“We even agreed to pay higher salaries than we initially proposed because the Minister suggested this, and because we know it's been a difficult year for banks. But they still refused.

    “These people work long hours, and we don't doubt that they work hard but they are on a good salary. I cannot disclose figures but they are on a good wage, which is more than sufficient. The Union is becoming greedy.”

    Asked what steps the Employers' Association was planning to take in response to the strike, the source said they would wait for the Ministry's stance.

    “We have taken the matter back to the Ministry and we are waiting for their response before deciding what course of action to take.”

    The source added that airport cash machines should remain unaffected by the strike, though it was possible strike action would affect port banks too.

    ETYK's President was unavailable for comment yesterday.

    Copyright Cyprus Mail 2003

    Saturday, March 8, 2003

    [08] CY board change rumours “a storm in a teacup”

    By Jean Christou

    FINANCE Minister Marcos Kyprianou yesterday met Cyprus Airways chairman Haris Loizides to discuss the position of the airline's board given the change of government.

    The meeting took place after recent reports that the board was under review by the new Minister.

    Speaking after yesterday's meeting, Loizides told the Cyprus Mail it was all a “storm in a teacup”.

    “There were a lot of stories in the press because Kyprianou said that Cyprus Airways could be treated differently than the rest of the semi- government organisations,” Loizides said. “I met him and he has not reached a decision yet. He has basically requested closer co-operation and detailed briefings on major decisions.”

    Kyprianou told reporters after the meeting that the CY board, of which his brother Achilleas Kyprianou is a senior member, would continue to run the company's business on a day-to-day basis, but that major decisions would have to be run by the Finance Ministry.

    He said there had been no decision on whether the board would be changed. This was a matter for the Cabinet, he said, but would not be discussed at the next meeting.

    “What we have agreed is that the everyday running of the company will continue under the same basis and any important decision will be taken between the board, the company and Finance Ministry,” Kyprianou said. We agreed that there will be this communication so that the Finance Ministry can have a say in policy.”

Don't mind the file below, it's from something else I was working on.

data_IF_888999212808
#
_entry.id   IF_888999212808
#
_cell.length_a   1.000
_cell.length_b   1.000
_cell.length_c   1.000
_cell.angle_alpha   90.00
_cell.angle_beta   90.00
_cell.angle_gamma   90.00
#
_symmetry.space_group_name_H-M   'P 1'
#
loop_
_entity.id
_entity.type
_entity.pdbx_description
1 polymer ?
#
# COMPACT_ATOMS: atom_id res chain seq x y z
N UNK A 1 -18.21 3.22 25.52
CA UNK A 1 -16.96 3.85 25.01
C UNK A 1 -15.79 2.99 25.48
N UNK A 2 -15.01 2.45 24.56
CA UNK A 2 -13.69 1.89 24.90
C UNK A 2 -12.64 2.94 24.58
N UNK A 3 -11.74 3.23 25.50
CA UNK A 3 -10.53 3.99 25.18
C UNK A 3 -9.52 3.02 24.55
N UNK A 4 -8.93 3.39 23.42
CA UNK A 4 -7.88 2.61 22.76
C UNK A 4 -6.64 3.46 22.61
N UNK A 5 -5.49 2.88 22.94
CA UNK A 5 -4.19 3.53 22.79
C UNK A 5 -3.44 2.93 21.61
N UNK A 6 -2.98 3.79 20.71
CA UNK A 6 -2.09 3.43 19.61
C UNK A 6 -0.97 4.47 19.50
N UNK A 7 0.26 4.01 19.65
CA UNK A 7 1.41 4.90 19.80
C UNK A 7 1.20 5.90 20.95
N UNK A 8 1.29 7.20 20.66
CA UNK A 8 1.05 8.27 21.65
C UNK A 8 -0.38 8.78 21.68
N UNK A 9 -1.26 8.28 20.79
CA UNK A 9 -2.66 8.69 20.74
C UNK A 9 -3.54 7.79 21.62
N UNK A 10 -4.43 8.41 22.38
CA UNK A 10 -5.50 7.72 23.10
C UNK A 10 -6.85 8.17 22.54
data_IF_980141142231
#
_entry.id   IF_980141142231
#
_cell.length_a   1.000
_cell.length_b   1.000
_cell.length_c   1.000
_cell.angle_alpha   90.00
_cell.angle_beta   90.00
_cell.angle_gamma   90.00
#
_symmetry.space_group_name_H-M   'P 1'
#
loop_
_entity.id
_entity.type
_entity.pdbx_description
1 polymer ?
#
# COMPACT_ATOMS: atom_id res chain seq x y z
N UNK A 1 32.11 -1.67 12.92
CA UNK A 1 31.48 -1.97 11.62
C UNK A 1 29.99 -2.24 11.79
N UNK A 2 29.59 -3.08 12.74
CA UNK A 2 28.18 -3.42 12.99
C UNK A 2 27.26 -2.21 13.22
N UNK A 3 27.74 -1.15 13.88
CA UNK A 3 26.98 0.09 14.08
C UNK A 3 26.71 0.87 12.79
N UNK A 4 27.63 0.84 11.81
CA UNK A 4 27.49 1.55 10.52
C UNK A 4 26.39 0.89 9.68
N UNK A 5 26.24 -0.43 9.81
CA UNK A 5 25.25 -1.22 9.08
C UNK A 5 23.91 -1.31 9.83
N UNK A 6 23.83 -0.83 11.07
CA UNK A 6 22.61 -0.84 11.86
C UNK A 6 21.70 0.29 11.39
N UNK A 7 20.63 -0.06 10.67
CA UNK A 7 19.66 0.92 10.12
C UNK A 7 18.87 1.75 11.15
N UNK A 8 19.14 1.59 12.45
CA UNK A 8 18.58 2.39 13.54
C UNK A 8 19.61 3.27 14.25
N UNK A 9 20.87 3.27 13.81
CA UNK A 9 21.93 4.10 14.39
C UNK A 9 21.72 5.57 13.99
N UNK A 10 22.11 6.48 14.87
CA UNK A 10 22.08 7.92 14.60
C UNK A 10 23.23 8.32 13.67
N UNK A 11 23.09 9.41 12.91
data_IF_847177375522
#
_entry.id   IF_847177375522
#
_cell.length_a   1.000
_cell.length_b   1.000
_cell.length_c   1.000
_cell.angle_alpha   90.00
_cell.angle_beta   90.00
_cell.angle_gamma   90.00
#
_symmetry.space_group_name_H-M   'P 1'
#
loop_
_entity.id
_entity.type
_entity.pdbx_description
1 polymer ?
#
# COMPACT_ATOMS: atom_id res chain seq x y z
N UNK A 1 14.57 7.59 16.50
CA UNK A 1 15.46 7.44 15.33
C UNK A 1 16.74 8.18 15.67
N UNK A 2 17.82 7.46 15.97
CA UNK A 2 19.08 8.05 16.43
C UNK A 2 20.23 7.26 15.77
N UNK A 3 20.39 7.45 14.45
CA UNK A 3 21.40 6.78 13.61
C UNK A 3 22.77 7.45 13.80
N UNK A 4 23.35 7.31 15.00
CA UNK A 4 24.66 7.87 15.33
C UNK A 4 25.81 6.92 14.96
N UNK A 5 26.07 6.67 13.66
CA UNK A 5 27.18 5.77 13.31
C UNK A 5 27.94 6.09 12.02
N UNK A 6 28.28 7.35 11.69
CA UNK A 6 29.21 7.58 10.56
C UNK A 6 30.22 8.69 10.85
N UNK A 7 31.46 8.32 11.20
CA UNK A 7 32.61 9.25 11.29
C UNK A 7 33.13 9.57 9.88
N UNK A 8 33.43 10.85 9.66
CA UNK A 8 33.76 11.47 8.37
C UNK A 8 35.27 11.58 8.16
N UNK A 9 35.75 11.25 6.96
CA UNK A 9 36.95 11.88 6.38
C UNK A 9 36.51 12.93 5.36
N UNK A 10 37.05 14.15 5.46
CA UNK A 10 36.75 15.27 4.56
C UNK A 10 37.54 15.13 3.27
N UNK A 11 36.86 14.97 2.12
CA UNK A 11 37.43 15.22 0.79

Asked if he would hand in his resignation, Loizides said that if President Tassos Papadopoulos made such a request he would.

    “I've said repeatedly we are not glued to the chairs,” he said.

    Copyright Cyprus Mail 2003

    Saturday, March 8, 2003

    [09] New government reconsidering refinery deal

    By Alex Mita

    GOVERNMENT Spokesman Kypros Chrysostomides said yesterday the government would be reconsidering an agreement with an Iranian company to upgrade the Cyprus Petroleum Refinery (CPRL) because the cost was too high.

    Chrysostomides told journalists yesterday the 42 million euro project that would enable the CPRL to produce sulphur free fuels, was also awaiting approval from the House of Representatives. Commerce and Industry Minister George Lillikas has yet to make a decision on the issue.

    “Mr Lillikas seems willing to reconsider the contract because the cost of 42 million euros is high,” he said. “His decision has not been announced.”

    Chrysostomides assured that the CPRL would be subject to scrutiny by the Auditor-general's office as promised by the new government.

    “This decision is binding and it is a part of the governmental programme,” he said.

    “There is a commitment to scrutinise all public spending that has to do with public organisations or companies, and that could influence the financial condition of the Republic of Cyprus,” he added.

    Lillikas said yesterday he was still at the stage of being briefed by the CPRL Board of Directors and refused to comment on whether he had taken a decision on whether to go ahead with upgrading the refinery.

    “I have neither agreed nor disagreed on the issue,” he said.

    “So far I have been briefed on ministerial matters and schedules in all sectors. At the present time, I am at the stage of being briefed by the CPRL Board of Directors, but I want to form my personal opinion,” Lillikas added. He refused to comment on the possibility of breaking the contract with SAZEH altogether.

    “When someone is trying to form an opinion, it would be entirely wrong to express that opinion before being briefed.”

    Copyright Cyprus Mail 2003

    Saturday, March 8, 2003

    [10] Weather clearing up for long weekend

    By Stefanos Evripidou

    REMEMBER what a blue sky looks like? Well, the weather is finally shaping up after weeks of cloud and rain, with temperatures rising and sunlight's orange glow calling out to those spending the winter months in hibernation.

    Meteorological Services director Kyriacos Theophilou's forecast of higher temperatures for the three-day weekend falls on joyous ears as thousands prepare for a fasting feast of greenery to celebrate Green Monday in the open fields.

    Despite the ban on meat and dairy products, the faithful many will have the barbeque set up next to the crate of potatoes and beer, for juicy, lemon- soaked grilled fish and vegetables, hopefully under slightly sunnier skies.

    Theophilou said the weather would start out clear today, with clouds forming later in the evening and some showers expected by nightfall. Sunday also promises to start clear and fine with clouds getting denser by evening and scattered showers forecast across the island. On Green Monday, weather will start out fine with light clouds, getting heavier by evening and possibly accompanied by rain.

    Throughout the three-day break, temperatures will oscillate between 17 and 19 degrees.

    Those planning a white weekend need to make an early start for the Troodos mountains, as cars will be driving up in droves for a spot of hopscotch on sticks in the snow.

    Doros Arnos from the Ski Shelter on Mount Olympus admits that things will get rather hectic this weekend as the biggest slope, North Face, will be closed for a skiing competition. “We are expecting a lot of people. The snow has stopped. There's about one metre of snow on the slopes and the conditions are very good for skiing. Even the roads have cleared up so you don't need four-wheel drive,” says Arnos. He warns people without skis to get there early though. “There are a lot of people and we don't always have enough skis for everybody.”

    Copyright Cyprus Mail 2003